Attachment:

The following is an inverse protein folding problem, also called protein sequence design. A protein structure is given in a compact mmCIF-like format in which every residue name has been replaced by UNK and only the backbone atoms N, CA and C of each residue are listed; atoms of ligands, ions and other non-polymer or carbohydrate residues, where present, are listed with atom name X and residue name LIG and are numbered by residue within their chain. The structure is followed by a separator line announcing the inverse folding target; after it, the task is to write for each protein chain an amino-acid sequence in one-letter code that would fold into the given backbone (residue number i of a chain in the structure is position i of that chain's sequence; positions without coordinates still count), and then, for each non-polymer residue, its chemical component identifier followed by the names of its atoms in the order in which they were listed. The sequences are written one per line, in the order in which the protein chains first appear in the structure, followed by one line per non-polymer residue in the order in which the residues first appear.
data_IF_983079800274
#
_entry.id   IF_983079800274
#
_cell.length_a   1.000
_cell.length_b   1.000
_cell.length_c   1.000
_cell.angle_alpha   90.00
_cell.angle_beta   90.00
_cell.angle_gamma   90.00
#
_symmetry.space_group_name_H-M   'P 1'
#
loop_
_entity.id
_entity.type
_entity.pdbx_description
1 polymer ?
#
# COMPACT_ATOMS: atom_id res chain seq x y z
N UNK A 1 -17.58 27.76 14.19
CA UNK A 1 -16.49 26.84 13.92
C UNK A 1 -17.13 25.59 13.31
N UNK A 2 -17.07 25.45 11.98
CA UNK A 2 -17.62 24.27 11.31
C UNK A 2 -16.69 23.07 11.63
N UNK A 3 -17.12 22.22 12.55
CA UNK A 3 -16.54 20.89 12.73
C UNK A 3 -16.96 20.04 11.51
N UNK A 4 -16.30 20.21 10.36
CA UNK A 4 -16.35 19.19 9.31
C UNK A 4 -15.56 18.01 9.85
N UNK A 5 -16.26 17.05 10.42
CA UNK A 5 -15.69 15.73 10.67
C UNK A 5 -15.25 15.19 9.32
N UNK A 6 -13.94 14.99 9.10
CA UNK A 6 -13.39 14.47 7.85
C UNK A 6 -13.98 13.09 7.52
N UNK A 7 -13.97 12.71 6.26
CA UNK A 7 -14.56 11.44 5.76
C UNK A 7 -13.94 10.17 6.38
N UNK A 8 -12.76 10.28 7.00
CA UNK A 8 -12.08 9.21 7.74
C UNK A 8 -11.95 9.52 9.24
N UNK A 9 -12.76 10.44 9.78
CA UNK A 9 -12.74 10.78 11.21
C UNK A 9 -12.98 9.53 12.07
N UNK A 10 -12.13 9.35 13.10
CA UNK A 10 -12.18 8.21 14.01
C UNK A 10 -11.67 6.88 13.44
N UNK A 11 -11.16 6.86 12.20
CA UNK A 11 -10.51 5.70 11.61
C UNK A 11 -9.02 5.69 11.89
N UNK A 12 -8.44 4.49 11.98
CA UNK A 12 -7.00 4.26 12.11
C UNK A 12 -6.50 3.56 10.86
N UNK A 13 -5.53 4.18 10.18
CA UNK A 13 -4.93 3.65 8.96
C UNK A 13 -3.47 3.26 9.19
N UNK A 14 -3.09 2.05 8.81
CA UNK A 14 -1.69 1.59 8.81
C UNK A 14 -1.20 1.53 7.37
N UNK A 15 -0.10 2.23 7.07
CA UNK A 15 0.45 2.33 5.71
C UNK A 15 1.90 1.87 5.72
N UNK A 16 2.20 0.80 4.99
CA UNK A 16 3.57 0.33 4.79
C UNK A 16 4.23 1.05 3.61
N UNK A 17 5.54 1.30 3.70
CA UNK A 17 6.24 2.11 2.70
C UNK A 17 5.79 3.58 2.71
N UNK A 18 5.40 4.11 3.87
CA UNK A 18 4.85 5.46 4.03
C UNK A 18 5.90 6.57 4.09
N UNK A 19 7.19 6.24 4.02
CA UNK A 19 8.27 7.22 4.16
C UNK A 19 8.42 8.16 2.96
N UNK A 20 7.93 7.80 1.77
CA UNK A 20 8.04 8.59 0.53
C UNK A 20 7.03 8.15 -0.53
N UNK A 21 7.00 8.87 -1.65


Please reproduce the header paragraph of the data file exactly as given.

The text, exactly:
The following is an inverse protein folding problem, also called protein sequence design. A protein structure is given in a compact mmCIF-like format in which every residue name has been replaced by UNK and only the backbone atoms N, CA and C of each residue are listed; atoms of ligands, ions and other non-polymer or carbohydrate residues, where present, are listed with atom name X and residue name LIG and are numbered by residue within their chain. The structure is followed by a separator line announcing the inverse folding target; after it, the task is to write for each protein chain an amino-acid sequence in one-letter code that would fold into the given backbone (residue number i of a chain in the structure is position i of that chain's sequence; positions without coordinates still count), and then, for each non-polymer residue, its chemical component identifier followed by the names of its atoms in the order in which they were listed. The sequences are written one per line, in the order in which the protein chains first appear in the structure, followed by one line per non-polymer residue in the order in which the residues first appear.